What’s a Candidate To Do?

By Max Resnik

July 13, 2011 Updated Jul 13, 2011 at 6:31 PM EDT

FORT WAYNE, Ind. (Indiana’s NewsCenter) – It has been a little more than two months since the May Mayoral Primary season, and November's General Election is still about four months away. With all that time between elections, what is a candidate for Fort Wayne’s mayoral seat supposed to do?

In the cases of Paula Hughes (R) and Haley Ahrendt (I), it is about building their brands, reestablishing their positions and getting to know members of the community they have yet to meet.

Tuesday, both Ahrendt and Hughes attended a meet and greet with members of the Fort Wayne Apartment Assocation. For Hughes, the day was not over as she met with Kiwanis members and made phone calls to developers interested in hearing information on the Harrison Square project.

For Ahrendt, today was his day for added hand shaking as he spent time at the Three Rivers Festival getting to know voters.

Andy Downs with the Mike Downs Center for Indiana Politics says summer is a time for families to enjoy vacation and a time for candidates to push their brands.

"The summer time is for going out and meeting a lot of people and helping to raise your name identification among the voter. But there's also raising money and preparing for the television commercials and the direct mail and the other stuff that you'll be using a little later on in the campaign."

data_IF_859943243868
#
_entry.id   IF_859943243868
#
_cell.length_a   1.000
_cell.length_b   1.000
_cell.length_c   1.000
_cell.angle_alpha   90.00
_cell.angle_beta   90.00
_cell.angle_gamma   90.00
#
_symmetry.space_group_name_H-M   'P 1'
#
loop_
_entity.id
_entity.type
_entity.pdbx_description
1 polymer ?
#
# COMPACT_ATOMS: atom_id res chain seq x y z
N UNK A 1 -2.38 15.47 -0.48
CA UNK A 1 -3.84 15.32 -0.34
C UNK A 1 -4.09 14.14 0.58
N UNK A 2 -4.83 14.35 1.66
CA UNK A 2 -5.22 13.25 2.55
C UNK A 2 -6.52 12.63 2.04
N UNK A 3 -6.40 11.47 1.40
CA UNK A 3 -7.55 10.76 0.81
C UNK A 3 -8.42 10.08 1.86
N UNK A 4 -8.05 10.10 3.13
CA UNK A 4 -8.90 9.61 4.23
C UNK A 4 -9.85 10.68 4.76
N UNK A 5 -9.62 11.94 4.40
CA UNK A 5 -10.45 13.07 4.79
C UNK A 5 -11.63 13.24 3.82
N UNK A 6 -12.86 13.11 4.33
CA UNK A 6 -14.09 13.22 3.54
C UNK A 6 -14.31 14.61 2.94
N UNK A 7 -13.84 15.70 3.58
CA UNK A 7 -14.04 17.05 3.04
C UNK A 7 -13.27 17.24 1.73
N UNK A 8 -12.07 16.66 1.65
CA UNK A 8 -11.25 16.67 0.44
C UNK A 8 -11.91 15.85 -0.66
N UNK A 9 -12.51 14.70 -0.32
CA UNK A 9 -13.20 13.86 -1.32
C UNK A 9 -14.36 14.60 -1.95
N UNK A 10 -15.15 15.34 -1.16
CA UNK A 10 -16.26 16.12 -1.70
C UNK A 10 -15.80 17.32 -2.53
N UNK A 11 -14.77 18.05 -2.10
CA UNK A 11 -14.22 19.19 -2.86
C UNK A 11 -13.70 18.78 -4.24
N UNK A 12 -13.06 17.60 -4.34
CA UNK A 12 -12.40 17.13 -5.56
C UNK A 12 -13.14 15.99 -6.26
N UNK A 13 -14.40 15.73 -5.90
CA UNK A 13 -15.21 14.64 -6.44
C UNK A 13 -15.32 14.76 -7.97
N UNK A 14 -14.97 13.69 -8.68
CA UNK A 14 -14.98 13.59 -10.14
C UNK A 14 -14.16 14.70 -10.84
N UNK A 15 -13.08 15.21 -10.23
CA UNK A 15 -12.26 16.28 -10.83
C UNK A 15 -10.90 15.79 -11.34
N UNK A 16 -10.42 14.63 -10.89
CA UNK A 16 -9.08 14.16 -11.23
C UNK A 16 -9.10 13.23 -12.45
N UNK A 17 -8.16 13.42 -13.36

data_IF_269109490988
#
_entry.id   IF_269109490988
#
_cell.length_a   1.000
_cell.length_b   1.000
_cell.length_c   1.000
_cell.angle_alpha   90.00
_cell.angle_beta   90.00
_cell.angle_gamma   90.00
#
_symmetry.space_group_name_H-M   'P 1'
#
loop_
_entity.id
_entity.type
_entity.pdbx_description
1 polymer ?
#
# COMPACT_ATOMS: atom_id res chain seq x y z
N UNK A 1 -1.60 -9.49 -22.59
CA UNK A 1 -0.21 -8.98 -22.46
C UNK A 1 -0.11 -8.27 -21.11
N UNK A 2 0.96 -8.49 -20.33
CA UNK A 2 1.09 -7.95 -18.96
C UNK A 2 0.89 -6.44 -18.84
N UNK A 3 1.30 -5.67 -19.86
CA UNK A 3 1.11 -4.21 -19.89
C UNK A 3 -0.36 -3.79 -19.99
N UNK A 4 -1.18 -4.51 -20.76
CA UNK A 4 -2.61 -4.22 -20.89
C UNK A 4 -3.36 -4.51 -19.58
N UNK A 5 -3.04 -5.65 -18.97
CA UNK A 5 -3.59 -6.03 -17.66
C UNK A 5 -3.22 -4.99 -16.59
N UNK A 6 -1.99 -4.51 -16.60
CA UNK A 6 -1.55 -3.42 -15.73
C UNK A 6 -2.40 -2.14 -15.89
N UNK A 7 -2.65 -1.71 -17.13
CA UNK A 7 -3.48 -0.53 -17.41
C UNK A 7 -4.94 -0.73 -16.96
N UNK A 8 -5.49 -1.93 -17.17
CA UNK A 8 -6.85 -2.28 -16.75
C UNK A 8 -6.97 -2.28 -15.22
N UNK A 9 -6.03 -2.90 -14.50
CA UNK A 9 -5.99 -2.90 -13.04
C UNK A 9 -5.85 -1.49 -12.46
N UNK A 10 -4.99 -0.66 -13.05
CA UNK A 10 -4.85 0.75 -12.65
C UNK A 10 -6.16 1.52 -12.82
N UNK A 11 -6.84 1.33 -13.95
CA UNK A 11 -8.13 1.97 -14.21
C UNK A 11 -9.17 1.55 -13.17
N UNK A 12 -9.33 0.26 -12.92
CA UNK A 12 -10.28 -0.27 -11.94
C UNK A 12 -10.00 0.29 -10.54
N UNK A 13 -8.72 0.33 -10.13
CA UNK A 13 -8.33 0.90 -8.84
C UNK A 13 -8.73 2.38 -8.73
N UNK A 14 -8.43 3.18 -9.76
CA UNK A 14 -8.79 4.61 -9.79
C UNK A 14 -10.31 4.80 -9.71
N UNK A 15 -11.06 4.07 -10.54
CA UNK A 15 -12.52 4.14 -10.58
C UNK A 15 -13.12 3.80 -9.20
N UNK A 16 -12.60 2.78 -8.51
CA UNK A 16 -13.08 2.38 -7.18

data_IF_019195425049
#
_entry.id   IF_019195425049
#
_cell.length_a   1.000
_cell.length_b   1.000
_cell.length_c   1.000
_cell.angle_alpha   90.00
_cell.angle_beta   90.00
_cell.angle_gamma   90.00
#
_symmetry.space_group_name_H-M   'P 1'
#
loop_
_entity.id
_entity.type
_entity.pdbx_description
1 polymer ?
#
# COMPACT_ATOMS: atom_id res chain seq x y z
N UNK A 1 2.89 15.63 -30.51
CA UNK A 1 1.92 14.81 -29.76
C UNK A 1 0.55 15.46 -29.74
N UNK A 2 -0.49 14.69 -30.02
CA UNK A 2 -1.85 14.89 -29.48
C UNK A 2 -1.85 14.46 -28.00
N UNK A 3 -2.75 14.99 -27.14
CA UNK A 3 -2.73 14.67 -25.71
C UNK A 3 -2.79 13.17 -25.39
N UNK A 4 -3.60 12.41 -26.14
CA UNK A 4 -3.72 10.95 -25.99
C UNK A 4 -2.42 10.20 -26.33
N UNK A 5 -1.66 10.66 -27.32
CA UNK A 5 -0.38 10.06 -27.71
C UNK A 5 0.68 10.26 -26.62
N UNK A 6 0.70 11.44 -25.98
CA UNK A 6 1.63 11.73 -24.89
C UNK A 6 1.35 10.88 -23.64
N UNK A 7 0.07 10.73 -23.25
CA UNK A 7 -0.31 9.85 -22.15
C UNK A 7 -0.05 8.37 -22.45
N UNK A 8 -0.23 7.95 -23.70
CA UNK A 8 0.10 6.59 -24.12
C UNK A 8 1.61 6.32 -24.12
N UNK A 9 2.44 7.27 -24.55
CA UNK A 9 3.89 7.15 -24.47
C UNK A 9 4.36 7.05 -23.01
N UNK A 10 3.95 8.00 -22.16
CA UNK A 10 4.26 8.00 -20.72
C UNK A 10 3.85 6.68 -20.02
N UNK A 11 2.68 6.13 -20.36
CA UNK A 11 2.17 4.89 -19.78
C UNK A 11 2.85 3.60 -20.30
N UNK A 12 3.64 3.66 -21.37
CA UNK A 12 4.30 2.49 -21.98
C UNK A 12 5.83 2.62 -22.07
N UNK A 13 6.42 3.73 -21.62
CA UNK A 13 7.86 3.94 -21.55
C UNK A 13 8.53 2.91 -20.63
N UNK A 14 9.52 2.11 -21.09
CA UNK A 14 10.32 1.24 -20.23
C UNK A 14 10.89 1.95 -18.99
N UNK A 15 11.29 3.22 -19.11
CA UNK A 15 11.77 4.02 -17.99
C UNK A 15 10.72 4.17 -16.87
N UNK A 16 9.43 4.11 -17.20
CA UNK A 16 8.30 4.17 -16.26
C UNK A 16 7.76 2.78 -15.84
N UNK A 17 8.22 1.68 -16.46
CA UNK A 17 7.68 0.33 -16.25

Ahrendt, who will not advertise even by street sign, relies on word of mouth. He says looking Fort Wayne residents in the eye is the best way for him to reach voters.

"I have to get out, let people know my position and convince them that I would be the right person for the job."

Over the last year, the aim of the Hughes campaign was to convince registered republican voters that she was the correct choice to battle incumbent Mayor Tom Henry (D). After securing her party’s nomination, the focus has broadened to every Fort Wayne resident.

“It was targeted to people that we believe were going to be voting in the Republican Primary, so what we do now is broaden our reach and spend a lot of time-- it's not at the same pace. It's a little slower."

There is another hurdle these challengers must face, which is trying to counterbalance the amount of exposure Mayor Henry receives. Downs says Mayor Henry gets more than media attention.

“When a bill stuffer goes out in a city utilities bill, it will have Mayor Henry's name on it. If people go to an event and the mayor's there, it's the mayor; he's going to be invited to speak because he is the mayor. People respect the office and therefore the office gets a lot more attention than challengers do."

Both Ahrendt and Hughes pledge to break down partisan barriers within the city saying their candidacies are now focused on each Fort Wayne resident and what can be done to improve quality of life.

There is one substantial difference for Ahrendt though. He is not fund raising this summer and is relying solely on word of mouth. He is using $200 to spread the word. He says there was a time when money was not needed to win an election. He wants to prove that in November.




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